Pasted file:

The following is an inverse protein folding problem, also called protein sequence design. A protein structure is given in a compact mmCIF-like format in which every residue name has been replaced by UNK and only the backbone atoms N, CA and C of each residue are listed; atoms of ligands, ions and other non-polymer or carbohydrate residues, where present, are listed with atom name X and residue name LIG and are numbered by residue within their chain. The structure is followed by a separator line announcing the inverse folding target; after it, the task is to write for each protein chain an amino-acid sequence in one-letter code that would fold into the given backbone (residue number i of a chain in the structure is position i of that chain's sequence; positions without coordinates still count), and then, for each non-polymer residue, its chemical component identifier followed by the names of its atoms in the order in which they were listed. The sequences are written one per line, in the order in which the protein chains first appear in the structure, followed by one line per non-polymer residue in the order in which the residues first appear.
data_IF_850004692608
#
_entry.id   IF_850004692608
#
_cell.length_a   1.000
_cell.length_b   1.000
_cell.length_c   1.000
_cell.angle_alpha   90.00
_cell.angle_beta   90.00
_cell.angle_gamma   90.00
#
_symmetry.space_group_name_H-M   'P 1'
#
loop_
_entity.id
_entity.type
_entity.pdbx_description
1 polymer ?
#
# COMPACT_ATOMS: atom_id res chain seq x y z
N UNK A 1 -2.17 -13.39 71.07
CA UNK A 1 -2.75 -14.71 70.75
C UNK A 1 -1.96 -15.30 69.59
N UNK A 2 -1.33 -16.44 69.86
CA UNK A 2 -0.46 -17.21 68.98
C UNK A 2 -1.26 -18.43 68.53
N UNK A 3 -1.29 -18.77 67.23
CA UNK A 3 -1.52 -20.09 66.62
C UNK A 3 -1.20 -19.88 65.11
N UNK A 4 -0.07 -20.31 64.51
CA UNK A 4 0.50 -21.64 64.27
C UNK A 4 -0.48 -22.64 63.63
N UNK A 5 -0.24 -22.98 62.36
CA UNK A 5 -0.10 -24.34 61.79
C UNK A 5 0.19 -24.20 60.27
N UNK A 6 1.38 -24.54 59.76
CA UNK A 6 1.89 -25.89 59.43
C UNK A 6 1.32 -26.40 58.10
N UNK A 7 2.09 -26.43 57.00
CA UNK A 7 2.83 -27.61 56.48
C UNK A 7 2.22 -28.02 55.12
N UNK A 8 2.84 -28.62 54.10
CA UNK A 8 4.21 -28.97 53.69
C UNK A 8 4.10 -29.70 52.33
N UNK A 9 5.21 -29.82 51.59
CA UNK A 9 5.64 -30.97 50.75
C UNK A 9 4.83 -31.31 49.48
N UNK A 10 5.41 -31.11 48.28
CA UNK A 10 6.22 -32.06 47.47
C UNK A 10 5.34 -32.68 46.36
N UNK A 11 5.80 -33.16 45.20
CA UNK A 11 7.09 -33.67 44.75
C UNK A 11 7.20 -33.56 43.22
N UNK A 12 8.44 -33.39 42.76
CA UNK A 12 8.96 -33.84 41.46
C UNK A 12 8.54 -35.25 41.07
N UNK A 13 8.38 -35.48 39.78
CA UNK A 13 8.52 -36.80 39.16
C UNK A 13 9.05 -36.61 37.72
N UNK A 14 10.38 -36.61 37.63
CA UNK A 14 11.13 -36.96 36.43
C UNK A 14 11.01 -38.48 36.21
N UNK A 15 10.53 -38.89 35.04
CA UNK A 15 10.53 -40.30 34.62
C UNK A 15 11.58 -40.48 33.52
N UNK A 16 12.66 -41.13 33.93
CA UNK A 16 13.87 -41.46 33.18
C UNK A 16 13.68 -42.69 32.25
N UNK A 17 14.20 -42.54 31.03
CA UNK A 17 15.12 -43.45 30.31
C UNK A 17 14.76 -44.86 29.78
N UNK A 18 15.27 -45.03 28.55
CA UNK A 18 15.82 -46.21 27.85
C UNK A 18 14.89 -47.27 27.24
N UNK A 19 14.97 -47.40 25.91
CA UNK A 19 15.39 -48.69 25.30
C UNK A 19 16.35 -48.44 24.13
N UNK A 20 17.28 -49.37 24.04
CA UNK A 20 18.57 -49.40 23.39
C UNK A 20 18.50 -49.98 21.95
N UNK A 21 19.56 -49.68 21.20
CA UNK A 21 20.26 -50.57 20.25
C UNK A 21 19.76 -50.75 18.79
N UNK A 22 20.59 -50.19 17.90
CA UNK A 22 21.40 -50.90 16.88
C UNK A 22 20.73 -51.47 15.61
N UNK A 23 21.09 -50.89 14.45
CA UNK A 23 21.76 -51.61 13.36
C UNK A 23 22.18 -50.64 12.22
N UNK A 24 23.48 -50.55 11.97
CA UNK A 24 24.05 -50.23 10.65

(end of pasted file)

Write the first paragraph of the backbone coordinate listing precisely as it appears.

The following is an inverse protein folding problem, also called protein sequence design. A protein structure is given in a compact mmCIF-like format in which every residue name has been replaced by UNK and only the backbone atoms N, CA and C of each residue are listed; atoms of ligands, ions and other non-polymer or carbohydrate residues, where present, are listed with atom name X and residue name LIG and are numbered by residue within their chain. The structure is followed by a separator line announcing the inverse folding target; after it, the task is to write for each protein chain an amino-acid sequence in one-letter code that would fold into the given backbone (residue number i of a chain in the structure is position i of that chain's sequence; positions without coordinates still count), and then, for each non-polymer residue, its chemical component identifier followed by the names of its atoms in the order in which they were listed. The sequences are written one per line, in the order in which the protein chains first appear in the structure, followed by one line per non-polymer residue in the order in which the residues first appear.